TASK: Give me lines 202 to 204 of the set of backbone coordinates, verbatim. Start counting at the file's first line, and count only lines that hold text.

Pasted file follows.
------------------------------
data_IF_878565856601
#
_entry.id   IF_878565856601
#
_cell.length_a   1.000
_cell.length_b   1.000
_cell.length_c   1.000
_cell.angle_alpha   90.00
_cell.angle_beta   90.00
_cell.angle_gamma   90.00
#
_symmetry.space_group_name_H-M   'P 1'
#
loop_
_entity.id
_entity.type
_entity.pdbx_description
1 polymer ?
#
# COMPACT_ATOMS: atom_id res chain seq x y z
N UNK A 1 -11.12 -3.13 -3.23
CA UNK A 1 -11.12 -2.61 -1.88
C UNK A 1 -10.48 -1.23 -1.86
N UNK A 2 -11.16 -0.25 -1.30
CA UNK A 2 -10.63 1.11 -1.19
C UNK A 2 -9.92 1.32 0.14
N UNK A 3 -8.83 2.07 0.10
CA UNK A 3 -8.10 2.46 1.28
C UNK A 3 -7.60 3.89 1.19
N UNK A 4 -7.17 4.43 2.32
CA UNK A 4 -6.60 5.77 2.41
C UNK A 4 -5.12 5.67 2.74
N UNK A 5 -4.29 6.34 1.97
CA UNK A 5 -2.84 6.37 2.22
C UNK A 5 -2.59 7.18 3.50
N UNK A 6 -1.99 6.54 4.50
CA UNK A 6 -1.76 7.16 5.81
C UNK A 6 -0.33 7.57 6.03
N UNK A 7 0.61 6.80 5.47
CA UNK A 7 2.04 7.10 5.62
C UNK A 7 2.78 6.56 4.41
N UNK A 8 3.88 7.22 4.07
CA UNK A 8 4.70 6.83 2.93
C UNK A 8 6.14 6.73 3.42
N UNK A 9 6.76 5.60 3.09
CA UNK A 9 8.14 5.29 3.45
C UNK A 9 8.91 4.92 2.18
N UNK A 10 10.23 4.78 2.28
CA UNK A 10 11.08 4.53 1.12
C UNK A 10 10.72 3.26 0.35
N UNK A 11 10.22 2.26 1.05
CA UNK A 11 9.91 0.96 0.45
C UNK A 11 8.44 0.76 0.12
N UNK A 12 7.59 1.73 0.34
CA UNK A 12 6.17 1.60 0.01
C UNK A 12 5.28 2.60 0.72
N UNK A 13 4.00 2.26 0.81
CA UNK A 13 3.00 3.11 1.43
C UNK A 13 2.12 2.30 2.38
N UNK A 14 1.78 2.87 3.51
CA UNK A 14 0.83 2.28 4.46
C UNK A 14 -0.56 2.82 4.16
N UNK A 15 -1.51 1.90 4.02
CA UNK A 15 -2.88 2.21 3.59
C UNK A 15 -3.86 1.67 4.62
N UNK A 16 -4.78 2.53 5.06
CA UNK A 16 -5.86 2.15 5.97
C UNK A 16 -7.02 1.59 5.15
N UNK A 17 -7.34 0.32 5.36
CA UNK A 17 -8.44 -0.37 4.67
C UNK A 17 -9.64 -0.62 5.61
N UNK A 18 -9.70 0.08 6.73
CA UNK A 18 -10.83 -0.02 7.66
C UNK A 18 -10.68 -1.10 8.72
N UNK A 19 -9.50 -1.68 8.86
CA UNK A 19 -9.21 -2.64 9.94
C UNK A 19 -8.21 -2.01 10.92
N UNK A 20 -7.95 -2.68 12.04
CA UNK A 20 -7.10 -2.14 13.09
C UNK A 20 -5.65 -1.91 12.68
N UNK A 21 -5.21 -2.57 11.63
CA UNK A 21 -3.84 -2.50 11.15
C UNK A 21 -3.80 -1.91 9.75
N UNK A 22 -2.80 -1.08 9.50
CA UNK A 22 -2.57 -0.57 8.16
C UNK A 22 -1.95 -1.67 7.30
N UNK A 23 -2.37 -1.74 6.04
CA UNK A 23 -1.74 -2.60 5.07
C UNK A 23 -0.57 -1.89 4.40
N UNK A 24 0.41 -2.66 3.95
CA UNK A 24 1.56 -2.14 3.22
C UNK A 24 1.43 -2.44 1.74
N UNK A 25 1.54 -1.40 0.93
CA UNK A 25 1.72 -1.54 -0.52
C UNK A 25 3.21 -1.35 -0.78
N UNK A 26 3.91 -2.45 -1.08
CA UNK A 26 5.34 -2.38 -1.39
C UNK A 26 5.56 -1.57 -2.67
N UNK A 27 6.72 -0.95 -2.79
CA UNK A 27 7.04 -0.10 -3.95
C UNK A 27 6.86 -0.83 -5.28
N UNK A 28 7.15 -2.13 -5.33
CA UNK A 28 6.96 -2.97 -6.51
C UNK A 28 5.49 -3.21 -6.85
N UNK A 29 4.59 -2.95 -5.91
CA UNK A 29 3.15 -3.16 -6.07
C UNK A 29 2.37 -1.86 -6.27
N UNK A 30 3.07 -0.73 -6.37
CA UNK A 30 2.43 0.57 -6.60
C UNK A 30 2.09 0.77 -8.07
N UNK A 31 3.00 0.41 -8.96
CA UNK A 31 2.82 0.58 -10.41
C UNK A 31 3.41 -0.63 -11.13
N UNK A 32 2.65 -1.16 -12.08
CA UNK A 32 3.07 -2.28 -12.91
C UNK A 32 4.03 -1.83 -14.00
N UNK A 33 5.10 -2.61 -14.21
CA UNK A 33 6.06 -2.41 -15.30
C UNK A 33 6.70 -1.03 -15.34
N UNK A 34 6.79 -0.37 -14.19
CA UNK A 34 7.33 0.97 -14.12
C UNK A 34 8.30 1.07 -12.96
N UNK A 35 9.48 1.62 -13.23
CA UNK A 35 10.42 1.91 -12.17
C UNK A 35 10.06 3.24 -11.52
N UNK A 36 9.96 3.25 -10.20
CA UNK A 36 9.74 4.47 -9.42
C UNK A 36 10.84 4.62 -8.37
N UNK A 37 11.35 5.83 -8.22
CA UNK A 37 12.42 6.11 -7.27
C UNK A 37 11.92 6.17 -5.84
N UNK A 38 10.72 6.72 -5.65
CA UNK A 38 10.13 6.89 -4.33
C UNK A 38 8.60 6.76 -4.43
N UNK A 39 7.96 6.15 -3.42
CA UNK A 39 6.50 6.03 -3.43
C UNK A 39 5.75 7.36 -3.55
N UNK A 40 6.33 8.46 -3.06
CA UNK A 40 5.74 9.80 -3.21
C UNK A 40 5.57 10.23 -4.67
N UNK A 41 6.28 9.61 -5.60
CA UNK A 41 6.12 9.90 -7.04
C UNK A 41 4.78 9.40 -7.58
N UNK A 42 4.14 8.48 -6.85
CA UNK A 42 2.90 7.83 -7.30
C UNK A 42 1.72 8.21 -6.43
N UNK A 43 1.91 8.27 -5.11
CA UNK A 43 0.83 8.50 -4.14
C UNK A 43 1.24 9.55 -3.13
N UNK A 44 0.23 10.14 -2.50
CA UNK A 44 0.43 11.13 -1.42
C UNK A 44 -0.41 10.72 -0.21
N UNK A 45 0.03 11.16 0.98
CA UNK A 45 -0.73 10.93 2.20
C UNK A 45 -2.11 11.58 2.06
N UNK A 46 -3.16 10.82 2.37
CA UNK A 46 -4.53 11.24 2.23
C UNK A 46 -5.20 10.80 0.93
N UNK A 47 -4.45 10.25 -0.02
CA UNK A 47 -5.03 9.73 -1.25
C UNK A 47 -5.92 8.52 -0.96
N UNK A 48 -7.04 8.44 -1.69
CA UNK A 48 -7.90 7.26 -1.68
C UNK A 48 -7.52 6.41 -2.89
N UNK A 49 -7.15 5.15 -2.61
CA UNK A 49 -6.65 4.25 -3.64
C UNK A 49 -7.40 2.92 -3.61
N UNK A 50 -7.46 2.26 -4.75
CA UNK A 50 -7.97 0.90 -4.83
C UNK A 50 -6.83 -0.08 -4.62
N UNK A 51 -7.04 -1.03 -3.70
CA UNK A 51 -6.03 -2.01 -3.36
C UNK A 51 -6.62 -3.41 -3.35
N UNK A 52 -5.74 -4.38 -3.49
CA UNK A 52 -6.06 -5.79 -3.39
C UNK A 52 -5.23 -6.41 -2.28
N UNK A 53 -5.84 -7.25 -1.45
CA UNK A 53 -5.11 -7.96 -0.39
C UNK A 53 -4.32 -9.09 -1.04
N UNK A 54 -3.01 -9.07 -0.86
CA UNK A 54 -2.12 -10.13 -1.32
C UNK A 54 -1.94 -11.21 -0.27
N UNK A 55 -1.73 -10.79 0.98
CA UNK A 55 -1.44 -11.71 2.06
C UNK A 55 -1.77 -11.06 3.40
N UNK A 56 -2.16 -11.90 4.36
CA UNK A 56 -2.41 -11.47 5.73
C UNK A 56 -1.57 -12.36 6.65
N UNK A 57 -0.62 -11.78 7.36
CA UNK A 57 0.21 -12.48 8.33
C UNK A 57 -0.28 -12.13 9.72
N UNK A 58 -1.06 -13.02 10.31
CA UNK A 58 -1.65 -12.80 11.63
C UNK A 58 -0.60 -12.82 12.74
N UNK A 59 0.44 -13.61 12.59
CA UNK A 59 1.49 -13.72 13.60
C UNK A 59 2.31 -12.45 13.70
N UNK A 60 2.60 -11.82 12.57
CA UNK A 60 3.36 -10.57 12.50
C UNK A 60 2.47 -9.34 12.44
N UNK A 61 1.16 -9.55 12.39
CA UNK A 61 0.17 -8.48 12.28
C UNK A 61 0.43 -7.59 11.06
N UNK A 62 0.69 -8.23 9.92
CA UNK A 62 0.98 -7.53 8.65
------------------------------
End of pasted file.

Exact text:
CA UNK A 61 0.17 -8.48 12.28
C UNK A 61 0.43 -7.59 11.06
N UNK A 62 0.69 -8.23 9.92